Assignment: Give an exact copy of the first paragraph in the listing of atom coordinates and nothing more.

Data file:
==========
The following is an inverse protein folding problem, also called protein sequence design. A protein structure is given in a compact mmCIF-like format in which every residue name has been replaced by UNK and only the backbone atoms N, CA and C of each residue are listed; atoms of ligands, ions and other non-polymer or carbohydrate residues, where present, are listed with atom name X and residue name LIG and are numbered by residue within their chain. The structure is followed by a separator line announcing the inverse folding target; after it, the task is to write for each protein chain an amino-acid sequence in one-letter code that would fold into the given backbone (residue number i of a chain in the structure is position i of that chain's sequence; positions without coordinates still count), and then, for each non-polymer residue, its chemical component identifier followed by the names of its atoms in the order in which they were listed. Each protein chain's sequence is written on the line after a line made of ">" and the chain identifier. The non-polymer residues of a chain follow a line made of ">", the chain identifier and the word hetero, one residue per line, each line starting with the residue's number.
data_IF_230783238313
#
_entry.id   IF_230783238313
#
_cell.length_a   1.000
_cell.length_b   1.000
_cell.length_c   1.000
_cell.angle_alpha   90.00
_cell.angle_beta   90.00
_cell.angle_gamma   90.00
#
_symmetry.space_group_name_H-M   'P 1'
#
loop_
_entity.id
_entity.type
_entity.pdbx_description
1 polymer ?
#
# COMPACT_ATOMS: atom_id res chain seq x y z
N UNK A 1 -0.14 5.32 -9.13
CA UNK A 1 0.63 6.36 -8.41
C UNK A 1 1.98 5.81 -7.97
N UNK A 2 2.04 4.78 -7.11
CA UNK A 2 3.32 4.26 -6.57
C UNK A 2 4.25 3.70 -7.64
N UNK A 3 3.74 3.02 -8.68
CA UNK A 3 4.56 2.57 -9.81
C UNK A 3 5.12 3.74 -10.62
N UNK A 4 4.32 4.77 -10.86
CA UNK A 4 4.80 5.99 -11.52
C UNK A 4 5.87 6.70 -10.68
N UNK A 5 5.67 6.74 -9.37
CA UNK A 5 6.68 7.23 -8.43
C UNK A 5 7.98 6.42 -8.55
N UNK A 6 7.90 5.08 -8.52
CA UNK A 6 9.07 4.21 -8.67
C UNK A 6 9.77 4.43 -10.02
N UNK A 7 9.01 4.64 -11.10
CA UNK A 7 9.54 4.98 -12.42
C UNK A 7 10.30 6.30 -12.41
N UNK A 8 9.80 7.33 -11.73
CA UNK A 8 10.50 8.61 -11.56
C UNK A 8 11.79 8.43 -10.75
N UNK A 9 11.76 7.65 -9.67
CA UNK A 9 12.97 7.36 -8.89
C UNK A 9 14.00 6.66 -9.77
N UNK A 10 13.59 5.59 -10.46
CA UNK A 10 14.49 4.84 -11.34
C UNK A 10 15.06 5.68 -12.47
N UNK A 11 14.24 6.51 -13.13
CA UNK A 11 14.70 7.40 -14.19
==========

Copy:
The following is an inverse protein folding problem, also called protein sequence design. A protein structure is given in a compact mmCIF-like format in which every residue name has been replaced by UNK and only the backbone atoms N, CA and C of each residue are listed; atoms of ligands, ions and other non-polymer or carbohydrate residues, where present, are listed with atom name X and residue name LIG and are numbered by residue within their chain. The structure is followed by a separator line announcing the inverse folding target; after it, the task is to write for each protein chain an amino-acid sequence in one-letter code that would fold into the given backbone (residue number i of a chain in the structure is position i of that chain's sequence; positions without coordinates still count), and then, for each non-polymer residue, its chemical component identifier followed by the names of its atoms in the order in which they were listed. Each protein chain's sequence is written on the line after a line made of ">" and the chain identifier. The non-polymer residues of a chain follow a line made of ">", the chain identifier and the word hetero, one residue per line, each line starting with the residue's number.